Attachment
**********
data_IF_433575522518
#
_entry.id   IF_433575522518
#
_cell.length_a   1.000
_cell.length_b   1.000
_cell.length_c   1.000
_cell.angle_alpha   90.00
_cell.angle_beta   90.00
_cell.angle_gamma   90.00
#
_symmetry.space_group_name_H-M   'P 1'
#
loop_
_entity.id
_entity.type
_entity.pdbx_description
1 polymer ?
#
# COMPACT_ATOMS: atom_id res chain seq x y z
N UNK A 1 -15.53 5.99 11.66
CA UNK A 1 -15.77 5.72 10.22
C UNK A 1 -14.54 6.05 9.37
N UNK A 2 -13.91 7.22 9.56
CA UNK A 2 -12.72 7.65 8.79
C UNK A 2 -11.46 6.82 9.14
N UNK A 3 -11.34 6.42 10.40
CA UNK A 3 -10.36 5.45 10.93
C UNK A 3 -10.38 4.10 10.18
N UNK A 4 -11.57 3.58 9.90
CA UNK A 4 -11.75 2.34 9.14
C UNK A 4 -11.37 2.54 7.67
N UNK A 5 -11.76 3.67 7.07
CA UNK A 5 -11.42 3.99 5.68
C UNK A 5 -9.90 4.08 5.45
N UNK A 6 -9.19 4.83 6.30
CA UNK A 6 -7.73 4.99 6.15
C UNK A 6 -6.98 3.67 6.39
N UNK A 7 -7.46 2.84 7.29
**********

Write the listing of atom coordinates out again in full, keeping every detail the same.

data_IF_433575522518
#
_entry.id   IF_433575522518
#
_cell.length_a   1.000
_cell.length_b   1.000
_cell.length_c   1.000
_cell.angle_alpha   90.00
_cell.angle_beta   90.00
_cell.angle_gamma   90.00
#
_symmetry.space_group_name_H-M   'P 1'
#
loop_
_entity.id
_entity.type
_entity.pdbx_description
1 polymer ?
#
# COMPACT_ATOMS: atom_id res chain seq x y z
N UNK A 1 -15.53 5.99 11.66
CA UNK A 1 -15.77 5.72 10.22
C UNK A 1 -14.54 6.05 9.37
N UNK A 2 -13.91 7.22 9.56
CA UNK A 2 -12.72 7.65 8.79
C UNK A 2 -11.46 6.82 9.14
N UNK A 3 -11.34 6.42 10.40
CA UNK A 3 -10.36 5.45 10.93
C UNK A 3 -10.38 4.10 10.18
N UNK A 4 -11.57 3.58 9.90
CA UNK A 4 -11.75 2.34 9.14
C UNK A 4 -11.37 2.54 7.67
N UNK A 5 -11.76 3.67 7.07
CA UNK A 5 -11.42 3.99 5.68
C UNK A 5 -9.90 4.08 5.45
N UNK A 6 -9.19 4.83 6.30
CA UNK A 6 -7.73 4.99 6.15
C UNK A 6 -6.98 3.67 6.39
N UNK A 7 -7.46 2.84 7.29